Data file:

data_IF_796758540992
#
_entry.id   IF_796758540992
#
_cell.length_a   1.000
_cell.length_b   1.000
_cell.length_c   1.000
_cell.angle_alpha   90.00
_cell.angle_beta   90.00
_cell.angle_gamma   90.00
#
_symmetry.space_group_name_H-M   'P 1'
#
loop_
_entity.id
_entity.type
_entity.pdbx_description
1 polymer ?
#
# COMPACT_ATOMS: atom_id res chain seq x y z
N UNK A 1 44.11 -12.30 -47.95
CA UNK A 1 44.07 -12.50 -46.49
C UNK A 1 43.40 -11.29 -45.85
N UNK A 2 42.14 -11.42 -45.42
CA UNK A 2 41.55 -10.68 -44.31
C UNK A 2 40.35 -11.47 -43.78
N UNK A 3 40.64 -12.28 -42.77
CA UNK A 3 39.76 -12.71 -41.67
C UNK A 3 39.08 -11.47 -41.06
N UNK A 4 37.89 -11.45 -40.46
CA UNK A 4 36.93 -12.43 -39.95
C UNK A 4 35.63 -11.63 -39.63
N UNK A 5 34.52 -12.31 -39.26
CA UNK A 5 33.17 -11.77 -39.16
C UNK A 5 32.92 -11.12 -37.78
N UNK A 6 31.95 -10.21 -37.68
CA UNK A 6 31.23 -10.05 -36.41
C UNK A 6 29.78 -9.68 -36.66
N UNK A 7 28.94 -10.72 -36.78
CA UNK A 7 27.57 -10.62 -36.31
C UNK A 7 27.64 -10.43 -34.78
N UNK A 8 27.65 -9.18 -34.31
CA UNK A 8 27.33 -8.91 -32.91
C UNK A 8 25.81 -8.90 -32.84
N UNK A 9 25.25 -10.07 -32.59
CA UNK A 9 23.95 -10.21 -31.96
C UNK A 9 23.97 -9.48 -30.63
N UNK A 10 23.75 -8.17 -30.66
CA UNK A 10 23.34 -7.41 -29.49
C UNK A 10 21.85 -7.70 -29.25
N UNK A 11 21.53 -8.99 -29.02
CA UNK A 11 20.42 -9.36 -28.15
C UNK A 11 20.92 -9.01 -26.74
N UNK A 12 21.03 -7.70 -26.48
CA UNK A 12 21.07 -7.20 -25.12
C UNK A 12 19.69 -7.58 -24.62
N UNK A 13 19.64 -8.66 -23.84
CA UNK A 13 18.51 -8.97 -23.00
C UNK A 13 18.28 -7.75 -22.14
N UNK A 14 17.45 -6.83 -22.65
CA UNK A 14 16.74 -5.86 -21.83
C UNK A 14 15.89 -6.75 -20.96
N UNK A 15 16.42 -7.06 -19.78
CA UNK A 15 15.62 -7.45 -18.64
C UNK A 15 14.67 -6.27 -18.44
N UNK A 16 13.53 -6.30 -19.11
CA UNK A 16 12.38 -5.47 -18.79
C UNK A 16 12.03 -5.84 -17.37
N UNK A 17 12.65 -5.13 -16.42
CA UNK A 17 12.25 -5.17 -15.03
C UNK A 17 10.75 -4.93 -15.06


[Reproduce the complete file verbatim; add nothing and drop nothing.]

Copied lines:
data_IF_796758540992
#
_entry.id   IF_796758540992
#
_cell.length_a   1.000
_cell.length_b   1.000
_cell.length_c   1.000
_cell.angle_alpha   90.00
_cell.angle_beta   90.00
_cell.angle_gamma   90.00
#
_symmetry.space_group_name_H-M   'P 1'
#
loop_
_entity.id
_entity.type
_entity.pdbx_description
1 polymer ?
#
# COMPACT_ATOMS: atom_id res chain seq x y z
N UNK A 1 44.11 -12.30 -47.95
CA UNK A 1 44.07 -12.50 -46.49
C UNK A 1 43.40 -11.29 -45.85
N UNK A 2 42.14 -11.42 -45.42
CA UNK A 2 41.55 -10.68 -44.31
C UNK A 2 40.35 -11.47 -43.78
N UNK A 3 40.64 -12.28 -42.77
CA UNK A 3 39.76 -12.71 -41.67
C UNK A 3 39.08 -11.47 -41.06
N UNK A 4 37.89 -11.45 -40.46
CA UNK A 4 36.93 -12.43 -39.95
C UNK A 4 35.63 -11.63 -39.63
N UNK A 5 34.52 -12.31 -39.26
CA UNK A 5 33.17 -11.77 -39.16
C UNK A 5 32.92 -11.12 -37.78
N UNK A 6 31.95 -10.21 -37.68
CA UNK A 6 31.23 -10.05 -36.41
C UNK A 6 29.78 -9.68 -36.66
N UNK A 7 28.94 -10.72 -36.78
CA UNK A 7 27.57 -10.62 -36.31
C UNK A 7 27.64 -10.43 -34.78
N UNK A 8 27.65 -9.18 -34.31
CA UNK A 8 27.33 -8.91 -32.91
C UNK A 8 25.81 -8.90 -32.84
N UNK A 9 25.25 -10.07 -32.59
CA UNK A 9 23.95 -10.21 -31.96
C UNK A 9 23.97 -9.48 -30.63
N UNK A 10 23.75 -8.17 -30.66
CA UNK A 10 23.34 -7.41 -29.49
C UNK A 10 21.85 -7.70 -29.25
N UNK A 11 21.53 -8.99 -29.02
CA UNK A 11 20.42 -9.36 -28.15
C UNK A 11 20.92 -9.01 -26.74
N UNK A 12 21.03 -7.70 -26.48
CA UNK A 12 21.07 -7.20 -25.12
C UNK A 12 19.69 -7.58 -24.62
N UNK A 13 19.64 -8.66 -23.84
CA UNK A 13 18.51 -8.97 -23.00
C UNK A 13 18.28 -7.75 -22.14
N UNK A 14 17.45 -6.83 -22.65
CA UNK A 14 16.74 -5.86 -21.83
C UNK A 14 15.89 -6.75 -20.96
N UNK A 15 16.42 -7.06 -19.78
CA UNK A 15 15.62 -7.45 -18.64
C UNK A 15 14.67 -6.27 -18.44
N UNK A 16 13.53 -6.30 -19.11
CA UNK A 16 12.38 -5.47 -18.79
C UNK A 16 12.03 -5.84 -17.37
N UNK A 17 12.65 -5.13 -16.42
CA UNK A 17 12.25 -5.17 -15.03
C UNK A 17 10.75 -4.93 -15.06